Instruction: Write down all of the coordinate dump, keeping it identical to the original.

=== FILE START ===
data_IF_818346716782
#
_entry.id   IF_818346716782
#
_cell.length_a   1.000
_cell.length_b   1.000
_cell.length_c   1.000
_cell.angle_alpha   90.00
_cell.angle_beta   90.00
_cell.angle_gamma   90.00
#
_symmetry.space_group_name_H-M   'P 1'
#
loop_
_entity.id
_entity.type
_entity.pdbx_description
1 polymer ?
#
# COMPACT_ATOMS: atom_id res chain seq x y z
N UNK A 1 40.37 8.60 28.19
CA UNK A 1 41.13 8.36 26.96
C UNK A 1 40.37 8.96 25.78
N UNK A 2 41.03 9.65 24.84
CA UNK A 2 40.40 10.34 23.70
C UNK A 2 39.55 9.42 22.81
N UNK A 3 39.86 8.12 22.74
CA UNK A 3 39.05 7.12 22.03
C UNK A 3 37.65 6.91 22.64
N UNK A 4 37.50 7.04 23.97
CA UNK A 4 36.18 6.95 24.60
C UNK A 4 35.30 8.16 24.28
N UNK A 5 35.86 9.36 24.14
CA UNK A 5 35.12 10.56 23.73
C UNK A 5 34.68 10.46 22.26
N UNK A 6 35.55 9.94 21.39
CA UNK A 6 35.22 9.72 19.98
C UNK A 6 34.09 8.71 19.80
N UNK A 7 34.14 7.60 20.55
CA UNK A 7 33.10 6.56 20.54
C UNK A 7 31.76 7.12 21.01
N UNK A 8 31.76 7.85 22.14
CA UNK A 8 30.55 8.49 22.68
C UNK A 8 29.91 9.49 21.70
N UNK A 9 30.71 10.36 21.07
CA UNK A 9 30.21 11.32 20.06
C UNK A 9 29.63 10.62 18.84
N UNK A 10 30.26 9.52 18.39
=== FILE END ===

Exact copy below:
data_IF_818346716782
#
_entry.id   IF_818346716782
#
_cell.length_a   1.000
_cell.length_b   1.000
_cell.length_c   1.000
_cell.angle_alpha   90.00
_cell.angle_beta   90.00
_cell.angle_gamma   90.00
#
_symmetry.space_group_name_H-M   'P 1'
#
loop_
_entity.id
_entity.type
_entity.pdbx_description
1 polymer ?
#
# COMPACT_ATOMS: atom_id res chain seq x y z
N UNK A 1 40.37 8.60 28.19
CA UNK A 1 41.13 8.36 26.96
C UNK A 1 40.37 8.96 25.78
N UNK A 2 41.03 9.65 24.84
CA UNK A 2 40.40 10.34 23.70
C UNK A 2 39.55 9.42 22.81
N UNK A 3 39.86 8.12 22.74
CA UNK A 3 39.05 7.12 22.03
C UNK A 3 37.65 6.91 22.64
N UNK A 4 37.50 7.04 23.97
CA UNK A 4 36.18 6.95 24.60
C UNK A 4 35.30 8.16 24.28
N UNK A 5 35.86 9.36 24.14
CA UNK A 5 35.12 10.56 23.73
C UNK A 5 34.68 10.46 22.26
N UNK A 6 35.55 9.94 21.39
CA UNK A 6 35.22 9.72 19.98
C UNK A 6 34.09 8.71 19.80
N UNK A 7 34.14 7.60 20.55
CA UNK A 7 33.10 6.56 20.54
C UNK A 7 31.76 7.12 21.01
N UNK A 8 31.76 7.85 22.14
CA UNK A 8 30.55 8.49 22.68
C UNK A 8 29.91 9.49 21.70
N UNK A 9 30.71 10.36 21.07
CA UNK A 9 30.21 11.32 20.06
C UNK A 9 29.63 10.62 18.84
N UNK A 10 30.26 9.52 18.39